This year also marks the fifth anniversary of the Canada-Peru Free Trade Agreement, the third anniversary of the Canada-Colombia Free Trade Agreement, and the first anniversary of the Canada-Panama Free Trade Agreement.
Peru, Colombia, and Panama are among the fastest-growing markets in the Americas and thus serve as a strategic base for Canadian companies to expand into Latin America. Bilateral trade between Canada and the Americas reached $57 billion in 2013 and will continue to expand with the government's commitment to the region.
Let us not forget that this year Canada also celebrates the 20th anniversary of the North American Free Trade Agreement, another record accomplishment of a Conservative government committed to growing our economy. NAFTA has provided a solid foundation for Canada's future prosperity upon which Canada continues to build and advance North American trade and competitiveness.
Twenty years ago, trade with the North American region was over $372 billion; in 2013, total trilateral merchandise trade reached over $1.1 trillion. Canada is now the top export destination for 35 American states.
The comprehensive economic and trade agreement, CETA, with the European Union will be the most ambitious trade partnership Canada has ever negotiated. On August 5, Canada and the EU announced that the final CETA text had been reached, marking the end of the CETA negotiations. Once CETA is fully implemented, Canada will gain preferential access to the world's largest integrated economy, with more than 500 million consumers and a $17-trillion GDP.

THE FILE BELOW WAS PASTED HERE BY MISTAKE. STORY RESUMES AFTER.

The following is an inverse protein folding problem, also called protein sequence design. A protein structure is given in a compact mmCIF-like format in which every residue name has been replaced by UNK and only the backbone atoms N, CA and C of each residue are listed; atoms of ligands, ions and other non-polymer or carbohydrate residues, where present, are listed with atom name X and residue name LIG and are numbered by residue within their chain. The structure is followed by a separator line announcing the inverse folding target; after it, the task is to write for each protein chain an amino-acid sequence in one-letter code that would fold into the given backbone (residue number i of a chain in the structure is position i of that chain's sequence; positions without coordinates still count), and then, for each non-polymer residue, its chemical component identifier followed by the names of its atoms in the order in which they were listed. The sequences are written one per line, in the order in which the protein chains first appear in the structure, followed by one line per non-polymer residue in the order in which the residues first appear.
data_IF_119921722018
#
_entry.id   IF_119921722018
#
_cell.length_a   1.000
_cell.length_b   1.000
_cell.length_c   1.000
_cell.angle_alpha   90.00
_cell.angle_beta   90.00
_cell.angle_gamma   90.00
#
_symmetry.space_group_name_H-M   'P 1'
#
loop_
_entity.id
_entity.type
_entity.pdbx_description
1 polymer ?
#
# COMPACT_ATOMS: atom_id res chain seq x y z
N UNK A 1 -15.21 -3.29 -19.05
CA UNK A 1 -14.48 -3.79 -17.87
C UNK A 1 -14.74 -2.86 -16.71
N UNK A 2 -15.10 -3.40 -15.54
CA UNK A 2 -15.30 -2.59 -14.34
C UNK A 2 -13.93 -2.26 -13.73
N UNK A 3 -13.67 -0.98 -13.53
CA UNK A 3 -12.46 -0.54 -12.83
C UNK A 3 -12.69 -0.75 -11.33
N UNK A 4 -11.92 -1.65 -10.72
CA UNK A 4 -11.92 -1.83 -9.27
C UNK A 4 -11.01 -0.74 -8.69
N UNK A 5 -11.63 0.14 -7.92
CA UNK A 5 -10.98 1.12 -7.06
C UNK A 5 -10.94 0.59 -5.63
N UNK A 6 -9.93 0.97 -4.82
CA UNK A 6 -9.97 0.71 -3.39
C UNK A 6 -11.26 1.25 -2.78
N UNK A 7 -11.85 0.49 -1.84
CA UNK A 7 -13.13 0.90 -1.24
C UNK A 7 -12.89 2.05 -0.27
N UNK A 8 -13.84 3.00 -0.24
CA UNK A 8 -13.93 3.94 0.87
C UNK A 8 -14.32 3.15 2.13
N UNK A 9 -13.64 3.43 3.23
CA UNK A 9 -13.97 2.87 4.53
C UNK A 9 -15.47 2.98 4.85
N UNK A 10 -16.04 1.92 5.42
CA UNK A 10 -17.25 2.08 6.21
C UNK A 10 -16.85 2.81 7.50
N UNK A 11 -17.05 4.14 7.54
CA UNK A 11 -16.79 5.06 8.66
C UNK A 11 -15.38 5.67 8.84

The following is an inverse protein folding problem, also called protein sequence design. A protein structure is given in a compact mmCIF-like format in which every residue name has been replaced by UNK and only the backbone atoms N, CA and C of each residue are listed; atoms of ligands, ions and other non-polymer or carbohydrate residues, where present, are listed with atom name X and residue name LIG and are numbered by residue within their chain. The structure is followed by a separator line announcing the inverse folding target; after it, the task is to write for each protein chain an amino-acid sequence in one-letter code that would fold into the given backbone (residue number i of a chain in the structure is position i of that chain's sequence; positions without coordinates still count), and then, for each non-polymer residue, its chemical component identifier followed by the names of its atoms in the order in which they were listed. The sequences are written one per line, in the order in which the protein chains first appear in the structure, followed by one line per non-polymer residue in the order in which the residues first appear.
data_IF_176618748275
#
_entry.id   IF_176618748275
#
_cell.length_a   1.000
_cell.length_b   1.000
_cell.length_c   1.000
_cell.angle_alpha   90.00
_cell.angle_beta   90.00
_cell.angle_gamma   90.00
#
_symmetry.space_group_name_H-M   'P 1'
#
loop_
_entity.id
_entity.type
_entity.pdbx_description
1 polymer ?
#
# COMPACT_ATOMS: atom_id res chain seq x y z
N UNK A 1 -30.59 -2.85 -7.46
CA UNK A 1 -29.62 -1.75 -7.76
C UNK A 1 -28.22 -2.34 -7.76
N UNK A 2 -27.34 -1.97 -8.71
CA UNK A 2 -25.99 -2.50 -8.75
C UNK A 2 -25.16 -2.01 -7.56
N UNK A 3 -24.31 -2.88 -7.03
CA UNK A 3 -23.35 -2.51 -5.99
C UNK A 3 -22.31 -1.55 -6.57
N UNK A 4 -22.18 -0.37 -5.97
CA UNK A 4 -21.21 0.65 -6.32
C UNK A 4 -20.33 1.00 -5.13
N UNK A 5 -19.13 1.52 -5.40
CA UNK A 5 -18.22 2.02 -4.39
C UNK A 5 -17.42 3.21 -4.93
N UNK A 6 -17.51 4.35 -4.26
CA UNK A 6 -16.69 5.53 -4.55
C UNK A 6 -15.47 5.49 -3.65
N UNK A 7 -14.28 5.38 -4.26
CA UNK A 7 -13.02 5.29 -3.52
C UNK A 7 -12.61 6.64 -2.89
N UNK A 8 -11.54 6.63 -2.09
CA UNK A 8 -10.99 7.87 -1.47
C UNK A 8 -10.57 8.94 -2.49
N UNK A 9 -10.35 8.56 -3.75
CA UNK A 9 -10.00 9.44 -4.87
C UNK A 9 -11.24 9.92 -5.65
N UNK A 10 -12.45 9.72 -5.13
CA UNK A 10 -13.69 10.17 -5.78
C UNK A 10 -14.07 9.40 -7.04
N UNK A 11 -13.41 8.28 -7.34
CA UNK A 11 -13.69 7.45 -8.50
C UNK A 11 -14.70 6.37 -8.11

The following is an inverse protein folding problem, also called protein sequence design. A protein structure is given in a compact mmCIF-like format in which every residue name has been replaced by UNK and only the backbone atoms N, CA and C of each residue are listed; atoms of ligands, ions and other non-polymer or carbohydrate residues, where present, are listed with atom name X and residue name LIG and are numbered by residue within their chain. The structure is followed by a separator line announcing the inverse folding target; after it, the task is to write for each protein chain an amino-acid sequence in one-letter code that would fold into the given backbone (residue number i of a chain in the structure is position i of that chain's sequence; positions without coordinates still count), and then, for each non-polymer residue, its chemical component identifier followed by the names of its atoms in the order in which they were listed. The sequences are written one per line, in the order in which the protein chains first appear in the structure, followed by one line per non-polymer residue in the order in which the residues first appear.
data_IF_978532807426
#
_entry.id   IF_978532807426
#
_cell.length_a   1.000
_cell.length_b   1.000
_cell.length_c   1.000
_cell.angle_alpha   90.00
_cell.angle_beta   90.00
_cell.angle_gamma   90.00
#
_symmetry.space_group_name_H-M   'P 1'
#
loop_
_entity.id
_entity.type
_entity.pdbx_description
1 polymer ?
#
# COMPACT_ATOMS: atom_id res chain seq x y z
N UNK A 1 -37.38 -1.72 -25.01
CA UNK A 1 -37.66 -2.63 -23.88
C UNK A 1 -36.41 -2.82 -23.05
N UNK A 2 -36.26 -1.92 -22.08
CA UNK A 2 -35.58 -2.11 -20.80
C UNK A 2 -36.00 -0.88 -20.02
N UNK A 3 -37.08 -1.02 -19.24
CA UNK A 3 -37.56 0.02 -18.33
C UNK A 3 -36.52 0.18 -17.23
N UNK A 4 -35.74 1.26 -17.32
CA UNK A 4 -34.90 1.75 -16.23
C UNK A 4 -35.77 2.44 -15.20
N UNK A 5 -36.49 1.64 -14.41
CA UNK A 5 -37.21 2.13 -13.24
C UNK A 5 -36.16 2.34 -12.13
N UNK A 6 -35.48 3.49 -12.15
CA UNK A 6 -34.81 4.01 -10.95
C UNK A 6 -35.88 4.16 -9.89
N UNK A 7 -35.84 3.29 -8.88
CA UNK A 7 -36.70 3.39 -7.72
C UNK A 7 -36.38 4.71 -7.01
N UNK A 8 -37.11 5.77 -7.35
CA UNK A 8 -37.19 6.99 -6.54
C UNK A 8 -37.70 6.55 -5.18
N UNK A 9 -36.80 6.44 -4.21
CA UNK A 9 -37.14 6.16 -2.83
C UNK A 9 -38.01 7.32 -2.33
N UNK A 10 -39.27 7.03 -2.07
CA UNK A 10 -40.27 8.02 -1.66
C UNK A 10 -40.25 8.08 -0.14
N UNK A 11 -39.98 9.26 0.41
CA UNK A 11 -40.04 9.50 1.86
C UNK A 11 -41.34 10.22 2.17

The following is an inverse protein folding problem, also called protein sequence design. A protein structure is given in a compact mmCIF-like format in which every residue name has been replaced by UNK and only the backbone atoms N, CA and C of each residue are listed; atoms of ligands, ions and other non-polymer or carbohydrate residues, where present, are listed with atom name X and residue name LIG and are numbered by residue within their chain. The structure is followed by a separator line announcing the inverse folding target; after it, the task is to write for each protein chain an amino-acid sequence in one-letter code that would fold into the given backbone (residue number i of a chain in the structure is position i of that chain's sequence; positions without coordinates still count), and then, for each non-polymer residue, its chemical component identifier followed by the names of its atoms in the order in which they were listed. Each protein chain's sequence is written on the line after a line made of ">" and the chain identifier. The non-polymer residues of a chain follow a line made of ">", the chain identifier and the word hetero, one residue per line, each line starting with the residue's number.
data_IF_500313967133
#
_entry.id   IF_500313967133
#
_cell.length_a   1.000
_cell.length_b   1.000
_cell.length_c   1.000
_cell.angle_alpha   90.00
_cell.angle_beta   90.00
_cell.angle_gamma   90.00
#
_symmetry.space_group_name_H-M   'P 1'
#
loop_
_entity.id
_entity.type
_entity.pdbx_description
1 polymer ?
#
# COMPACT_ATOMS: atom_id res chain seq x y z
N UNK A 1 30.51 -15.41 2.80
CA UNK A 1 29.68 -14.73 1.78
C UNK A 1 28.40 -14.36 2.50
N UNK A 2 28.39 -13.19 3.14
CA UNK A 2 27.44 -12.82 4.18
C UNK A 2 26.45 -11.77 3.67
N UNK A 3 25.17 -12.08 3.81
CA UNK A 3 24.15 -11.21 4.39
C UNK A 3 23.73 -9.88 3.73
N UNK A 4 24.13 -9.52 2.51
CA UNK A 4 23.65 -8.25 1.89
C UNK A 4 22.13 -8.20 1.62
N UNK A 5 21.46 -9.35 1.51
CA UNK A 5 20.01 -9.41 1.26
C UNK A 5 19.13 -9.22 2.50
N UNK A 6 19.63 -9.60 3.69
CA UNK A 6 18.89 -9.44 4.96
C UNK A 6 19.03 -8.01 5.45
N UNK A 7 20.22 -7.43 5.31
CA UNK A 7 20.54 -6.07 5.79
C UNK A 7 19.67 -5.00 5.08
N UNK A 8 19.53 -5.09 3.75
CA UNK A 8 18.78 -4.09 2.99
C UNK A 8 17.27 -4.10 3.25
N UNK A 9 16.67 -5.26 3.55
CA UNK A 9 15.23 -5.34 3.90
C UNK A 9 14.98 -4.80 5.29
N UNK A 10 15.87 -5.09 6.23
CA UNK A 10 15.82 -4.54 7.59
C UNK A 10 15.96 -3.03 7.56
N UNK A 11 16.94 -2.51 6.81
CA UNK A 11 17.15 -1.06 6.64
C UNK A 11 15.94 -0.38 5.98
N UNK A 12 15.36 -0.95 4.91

Canada's competitive edge and combined access to these markets will lead directly to jobs and opportunities everywhere in Canada. Whether we are exporting meat, grain, fish, wood products, or industrial goods, the more markets we have access to, the more jobs are created for hard-working Canadians and their families.
Canada's long-term prosperity is directly linked to market access and economic opportunities beyond Canadian borders. Our government understands the importance of trade and exports to our economy. Exports are responsible for one out of every five Canadian jobs.
The prosperity of Canadians depends on continued expansion beyond our borders into new markets that serve to grow Canada's exports and investments.
This agreement represents one of the key economic opportunities and is a watershed moment in our historical relationship with South Korea. For this and other reasons, stakeholders from across the country have called for the agreement's entry into force as soon as possible. That is why our government is moving to pass this bill.
When the agreement enters into force, over 95% of South Korean tariff lines for industrial products will be subject to immediate duty-free access. This means a great deal to Canadian entrepreneurs and SMEs across the nation, which depend upon free trade to enhance their global competitiveness.
Since it was informed by public consultation, this agreement has already received widespread support from Canadian businesses and stakeholders. Our government negotiated this landmark agreement to further the priorities of Canadian businesses while creating jobs and opportunities for Canadian taxpayers across the country.